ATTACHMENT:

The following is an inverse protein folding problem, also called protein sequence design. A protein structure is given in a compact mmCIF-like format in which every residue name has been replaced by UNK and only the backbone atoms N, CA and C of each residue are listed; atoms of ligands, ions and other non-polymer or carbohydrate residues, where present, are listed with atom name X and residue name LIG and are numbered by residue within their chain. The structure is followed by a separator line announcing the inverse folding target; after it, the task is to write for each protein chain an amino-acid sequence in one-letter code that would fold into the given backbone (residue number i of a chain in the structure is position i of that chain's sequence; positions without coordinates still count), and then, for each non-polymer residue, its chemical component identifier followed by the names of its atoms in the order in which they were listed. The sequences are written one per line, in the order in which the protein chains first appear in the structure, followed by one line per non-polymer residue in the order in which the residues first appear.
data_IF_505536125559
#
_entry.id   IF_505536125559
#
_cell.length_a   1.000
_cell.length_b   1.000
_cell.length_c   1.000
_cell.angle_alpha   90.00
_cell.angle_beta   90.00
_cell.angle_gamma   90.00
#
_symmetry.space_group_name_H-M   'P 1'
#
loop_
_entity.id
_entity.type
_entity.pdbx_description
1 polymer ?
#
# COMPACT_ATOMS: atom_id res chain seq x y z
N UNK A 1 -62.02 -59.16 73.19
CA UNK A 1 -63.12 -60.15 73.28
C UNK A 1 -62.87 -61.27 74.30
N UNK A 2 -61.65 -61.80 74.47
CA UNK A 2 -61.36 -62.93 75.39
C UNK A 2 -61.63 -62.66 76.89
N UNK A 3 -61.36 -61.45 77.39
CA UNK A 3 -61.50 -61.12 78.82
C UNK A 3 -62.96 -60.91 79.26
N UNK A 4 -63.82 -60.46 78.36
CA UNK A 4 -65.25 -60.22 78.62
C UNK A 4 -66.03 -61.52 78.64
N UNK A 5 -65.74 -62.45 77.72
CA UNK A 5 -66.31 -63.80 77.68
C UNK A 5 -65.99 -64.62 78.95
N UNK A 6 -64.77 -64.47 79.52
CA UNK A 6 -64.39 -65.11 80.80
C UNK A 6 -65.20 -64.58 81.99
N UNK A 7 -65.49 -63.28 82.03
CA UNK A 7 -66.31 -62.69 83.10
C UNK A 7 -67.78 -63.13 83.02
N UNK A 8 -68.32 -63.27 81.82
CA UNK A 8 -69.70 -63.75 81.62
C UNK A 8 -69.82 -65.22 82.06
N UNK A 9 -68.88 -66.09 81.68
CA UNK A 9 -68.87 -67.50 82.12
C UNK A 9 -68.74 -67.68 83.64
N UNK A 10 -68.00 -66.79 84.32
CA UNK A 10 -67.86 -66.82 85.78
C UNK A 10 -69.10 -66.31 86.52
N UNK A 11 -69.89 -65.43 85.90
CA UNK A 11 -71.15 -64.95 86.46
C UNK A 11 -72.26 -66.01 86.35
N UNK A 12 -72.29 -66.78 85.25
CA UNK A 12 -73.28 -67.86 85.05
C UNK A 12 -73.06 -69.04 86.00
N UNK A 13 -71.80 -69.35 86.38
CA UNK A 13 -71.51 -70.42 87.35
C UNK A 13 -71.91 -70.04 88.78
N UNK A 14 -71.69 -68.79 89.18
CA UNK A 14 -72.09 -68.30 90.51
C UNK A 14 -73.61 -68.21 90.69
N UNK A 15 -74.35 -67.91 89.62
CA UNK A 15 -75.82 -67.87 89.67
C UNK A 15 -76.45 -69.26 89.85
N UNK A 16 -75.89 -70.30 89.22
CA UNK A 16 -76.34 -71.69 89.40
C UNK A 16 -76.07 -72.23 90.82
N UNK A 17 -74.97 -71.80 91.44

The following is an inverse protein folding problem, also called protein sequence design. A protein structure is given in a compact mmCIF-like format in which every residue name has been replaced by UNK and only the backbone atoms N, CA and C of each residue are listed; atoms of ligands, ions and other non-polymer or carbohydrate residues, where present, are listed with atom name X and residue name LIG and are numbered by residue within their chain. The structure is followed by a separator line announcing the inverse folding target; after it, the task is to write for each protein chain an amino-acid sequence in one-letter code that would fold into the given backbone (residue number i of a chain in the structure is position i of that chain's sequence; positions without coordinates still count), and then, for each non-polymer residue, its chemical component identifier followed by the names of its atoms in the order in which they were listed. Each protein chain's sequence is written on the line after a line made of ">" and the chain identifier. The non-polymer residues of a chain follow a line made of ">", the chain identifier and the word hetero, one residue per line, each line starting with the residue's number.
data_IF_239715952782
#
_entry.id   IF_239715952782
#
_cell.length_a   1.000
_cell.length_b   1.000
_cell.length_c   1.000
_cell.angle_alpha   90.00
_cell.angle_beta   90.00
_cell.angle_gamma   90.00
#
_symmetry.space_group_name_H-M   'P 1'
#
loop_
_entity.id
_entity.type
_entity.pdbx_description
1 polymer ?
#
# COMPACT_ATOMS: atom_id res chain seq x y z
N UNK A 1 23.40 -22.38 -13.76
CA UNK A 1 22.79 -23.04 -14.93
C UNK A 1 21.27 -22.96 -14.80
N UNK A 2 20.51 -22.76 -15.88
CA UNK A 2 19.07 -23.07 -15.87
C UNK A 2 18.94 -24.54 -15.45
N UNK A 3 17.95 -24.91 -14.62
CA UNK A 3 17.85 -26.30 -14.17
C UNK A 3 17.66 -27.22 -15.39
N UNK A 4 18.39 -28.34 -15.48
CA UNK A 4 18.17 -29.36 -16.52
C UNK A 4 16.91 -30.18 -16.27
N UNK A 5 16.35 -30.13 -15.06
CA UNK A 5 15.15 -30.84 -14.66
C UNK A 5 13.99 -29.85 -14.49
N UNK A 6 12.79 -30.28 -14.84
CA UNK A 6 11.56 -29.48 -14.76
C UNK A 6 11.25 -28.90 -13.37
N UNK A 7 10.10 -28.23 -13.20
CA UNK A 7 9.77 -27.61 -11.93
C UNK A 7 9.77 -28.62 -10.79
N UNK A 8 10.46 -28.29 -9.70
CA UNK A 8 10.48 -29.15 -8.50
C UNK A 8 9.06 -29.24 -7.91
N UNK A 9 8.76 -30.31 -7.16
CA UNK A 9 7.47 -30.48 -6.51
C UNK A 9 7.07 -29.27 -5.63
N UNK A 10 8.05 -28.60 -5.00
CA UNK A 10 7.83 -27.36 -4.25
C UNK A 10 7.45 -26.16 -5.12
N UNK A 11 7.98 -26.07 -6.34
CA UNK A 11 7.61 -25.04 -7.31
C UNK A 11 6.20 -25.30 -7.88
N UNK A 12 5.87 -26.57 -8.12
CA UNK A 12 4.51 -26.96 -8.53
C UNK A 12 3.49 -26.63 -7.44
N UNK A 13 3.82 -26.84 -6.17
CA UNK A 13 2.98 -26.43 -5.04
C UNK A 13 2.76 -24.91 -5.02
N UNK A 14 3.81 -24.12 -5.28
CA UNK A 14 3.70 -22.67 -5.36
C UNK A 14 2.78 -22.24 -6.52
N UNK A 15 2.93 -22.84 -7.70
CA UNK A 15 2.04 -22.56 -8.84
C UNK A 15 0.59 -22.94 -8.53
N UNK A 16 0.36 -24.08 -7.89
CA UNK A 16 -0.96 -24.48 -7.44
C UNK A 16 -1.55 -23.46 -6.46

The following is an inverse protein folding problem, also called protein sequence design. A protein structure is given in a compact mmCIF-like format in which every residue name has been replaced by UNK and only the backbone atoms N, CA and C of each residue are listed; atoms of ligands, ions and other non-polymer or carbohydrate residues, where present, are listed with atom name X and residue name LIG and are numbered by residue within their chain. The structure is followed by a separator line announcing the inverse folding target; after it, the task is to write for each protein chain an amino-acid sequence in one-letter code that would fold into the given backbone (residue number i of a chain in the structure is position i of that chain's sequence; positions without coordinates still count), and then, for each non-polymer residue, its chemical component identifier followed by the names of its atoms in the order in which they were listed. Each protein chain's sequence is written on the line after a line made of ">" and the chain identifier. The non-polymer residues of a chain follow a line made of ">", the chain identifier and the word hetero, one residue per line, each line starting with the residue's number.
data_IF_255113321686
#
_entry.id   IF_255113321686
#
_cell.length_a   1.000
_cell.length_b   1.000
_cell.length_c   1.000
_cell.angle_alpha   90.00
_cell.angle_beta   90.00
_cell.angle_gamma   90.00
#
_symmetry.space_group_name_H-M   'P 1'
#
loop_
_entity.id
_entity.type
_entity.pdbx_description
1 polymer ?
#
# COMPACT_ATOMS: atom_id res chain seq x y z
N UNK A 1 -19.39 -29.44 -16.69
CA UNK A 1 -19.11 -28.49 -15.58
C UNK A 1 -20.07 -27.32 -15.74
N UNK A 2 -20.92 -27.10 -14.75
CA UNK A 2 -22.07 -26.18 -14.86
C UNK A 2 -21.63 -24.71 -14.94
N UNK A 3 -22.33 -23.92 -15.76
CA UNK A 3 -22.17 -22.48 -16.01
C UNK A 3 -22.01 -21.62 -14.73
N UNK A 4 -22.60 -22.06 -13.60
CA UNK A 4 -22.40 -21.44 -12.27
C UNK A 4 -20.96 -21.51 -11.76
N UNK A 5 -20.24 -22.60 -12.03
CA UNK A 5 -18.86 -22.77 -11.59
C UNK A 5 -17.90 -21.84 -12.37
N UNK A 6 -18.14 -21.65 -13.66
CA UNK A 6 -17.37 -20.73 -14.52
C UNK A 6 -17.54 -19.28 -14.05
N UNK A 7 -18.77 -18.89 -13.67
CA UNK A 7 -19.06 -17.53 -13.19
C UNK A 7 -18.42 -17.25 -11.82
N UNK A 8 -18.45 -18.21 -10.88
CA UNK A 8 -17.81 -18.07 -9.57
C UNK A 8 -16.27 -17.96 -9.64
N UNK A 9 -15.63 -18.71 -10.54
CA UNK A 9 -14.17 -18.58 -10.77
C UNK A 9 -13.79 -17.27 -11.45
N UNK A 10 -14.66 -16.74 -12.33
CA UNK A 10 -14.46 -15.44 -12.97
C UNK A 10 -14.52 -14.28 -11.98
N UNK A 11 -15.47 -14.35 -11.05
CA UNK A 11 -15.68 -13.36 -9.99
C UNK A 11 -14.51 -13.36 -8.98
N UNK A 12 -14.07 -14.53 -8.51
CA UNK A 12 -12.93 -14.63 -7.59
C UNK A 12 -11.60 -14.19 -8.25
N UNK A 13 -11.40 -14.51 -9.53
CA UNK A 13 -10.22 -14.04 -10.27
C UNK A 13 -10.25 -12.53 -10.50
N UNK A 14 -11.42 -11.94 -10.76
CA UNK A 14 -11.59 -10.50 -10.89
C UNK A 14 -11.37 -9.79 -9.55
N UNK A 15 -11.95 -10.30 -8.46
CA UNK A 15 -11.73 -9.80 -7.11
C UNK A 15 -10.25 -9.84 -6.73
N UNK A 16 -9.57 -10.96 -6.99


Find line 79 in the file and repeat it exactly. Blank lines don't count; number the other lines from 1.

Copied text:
_cell.angle_alpha   90.00